Engineers from Scotland’s Glasgow University have created stretchy worm-like robots that can access hard-to-reach spaces unlike their rigid counterparts.

Capable of stretching up to nine times their length, the robot worms are 4.5 cm long strain sensors enveloped in Ecoflex skin and graphite paste.

The worm-like robots move via tiny permanent magnets attached at each end, enabling them to move along metal surfaces, while the strain sensors allow the robots to sense their movements — a form of proprioception — by gauging the graphite paste’s electrical resistance, which is altered when the devices expand their bodies. In the event that the resistance exceeds a predetermined value, the body contracts, thereby moving the robot worm forward.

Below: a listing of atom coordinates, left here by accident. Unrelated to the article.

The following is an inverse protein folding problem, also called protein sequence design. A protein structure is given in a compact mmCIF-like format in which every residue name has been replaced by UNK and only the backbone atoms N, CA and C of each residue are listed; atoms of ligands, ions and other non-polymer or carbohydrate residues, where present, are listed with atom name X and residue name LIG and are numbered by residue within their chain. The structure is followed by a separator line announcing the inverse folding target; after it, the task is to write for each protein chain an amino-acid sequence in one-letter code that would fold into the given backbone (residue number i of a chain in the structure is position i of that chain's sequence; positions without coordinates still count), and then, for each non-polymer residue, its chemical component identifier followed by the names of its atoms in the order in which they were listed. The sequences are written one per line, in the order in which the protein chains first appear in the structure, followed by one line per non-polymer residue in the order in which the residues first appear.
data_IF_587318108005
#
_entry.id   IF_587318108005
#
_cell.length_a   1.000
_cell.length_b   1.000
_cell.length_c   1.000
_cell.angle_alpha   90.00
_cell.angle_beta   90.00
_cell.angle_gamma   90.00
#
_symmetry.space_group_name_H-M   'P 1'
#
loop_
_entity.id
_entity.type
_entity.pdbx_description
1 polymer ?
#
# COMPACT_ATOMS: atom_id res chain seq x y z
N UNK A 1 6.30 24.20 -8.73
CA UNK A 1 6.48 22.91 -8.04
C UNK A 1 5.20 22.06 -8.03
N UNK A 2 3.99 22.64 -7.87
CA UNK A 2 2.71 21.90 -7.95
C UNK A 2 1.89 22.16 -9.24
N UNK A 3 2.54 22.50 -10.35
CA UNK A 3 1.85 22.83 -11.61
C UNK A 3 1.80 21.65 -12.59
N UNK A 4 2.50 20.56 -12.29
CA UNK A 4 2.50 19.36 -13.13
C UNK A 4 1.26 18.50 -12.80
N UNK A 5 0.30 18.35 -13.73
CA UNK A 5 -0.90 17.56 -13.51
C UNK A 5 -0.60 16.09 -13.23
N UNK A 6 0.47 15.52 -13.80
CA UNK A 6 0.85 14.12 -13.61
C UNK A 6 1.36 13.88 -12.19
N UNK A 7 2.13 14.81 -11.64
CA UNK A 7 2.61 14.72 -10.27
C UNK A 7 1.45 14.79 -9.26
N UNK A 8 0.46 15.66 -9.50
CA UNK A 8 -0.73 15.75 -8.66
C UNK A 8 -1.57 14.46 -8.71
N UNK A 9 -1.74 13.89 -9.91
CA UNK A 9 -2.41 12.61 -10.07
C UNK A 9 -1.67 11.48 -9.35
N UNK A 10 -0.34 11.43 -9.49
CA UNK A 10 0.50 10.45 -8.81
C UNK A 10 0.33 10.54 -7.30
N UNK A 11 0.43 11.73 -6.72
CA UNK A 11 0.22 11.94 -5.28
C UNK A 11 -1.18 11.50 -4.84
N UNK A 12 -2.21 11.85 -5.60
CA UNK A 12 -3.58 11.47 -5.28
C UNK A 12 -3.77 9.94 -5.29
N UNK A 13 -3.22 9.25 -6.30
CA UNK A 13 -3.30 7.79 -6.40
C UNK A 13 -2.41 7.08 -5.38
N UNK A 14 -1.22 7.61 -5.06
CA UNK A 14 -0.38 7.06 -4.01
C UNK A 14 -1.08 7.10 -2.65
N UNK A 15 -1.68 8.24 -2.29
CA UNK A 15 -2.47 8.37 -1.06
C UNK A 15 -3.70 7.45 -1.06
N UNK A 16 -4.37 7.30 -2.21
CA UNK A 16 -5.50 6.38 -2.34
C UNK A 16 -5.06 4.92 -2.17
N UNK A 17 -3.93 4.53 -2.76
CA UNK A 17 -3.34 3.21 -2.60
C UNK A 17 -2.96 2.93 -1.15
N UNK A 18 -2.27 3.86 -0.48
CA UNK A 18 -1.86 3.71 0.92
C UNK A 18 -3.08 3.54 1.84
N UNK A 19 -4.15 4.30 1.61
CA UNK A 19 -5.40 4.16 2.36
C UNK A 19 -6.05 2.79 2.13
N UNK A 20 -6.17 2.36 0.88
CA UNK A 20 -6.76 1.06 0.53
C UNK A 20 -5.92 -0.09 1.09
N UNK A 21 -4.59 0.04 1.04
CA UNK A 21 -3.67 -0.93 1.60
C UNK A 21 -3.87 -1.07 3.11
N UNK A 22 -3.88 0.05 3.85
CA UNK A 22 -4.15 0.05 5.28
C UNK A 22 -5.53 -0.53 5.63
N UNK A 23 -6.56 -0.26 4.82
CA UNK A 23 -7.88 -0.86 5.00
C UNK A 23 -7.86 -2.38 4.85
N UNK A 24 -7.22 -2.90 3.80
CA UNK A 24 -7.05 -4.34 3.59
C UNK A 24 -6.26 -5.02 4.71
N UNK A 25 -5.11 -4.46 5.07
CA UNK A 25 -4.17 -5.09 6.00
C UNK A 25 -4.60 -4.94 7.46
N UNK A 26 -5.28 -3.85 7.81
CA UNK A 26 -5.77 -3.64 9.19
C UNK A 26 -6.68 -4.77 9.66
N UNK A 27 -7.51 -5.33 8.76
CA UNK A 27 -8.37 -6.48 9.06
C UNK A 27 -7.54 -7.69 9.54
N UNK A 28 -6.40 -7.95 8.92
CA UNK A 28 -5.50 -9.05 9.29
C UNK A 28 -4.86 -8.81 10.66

The engineering team believes that the robots could be used for industrial, mining, construction, and search and rescue applications as well as for the development of life-like prosthetics.

Watch the accompanying video that appears courtesy of Glasgow University to see the worm-like robots in action.

The study, "Bioinspired Inchworm and Earthworm like Soft Robots with Intrinsic Strain Sensing," is published in the journal Advanced Intelligent Systems.

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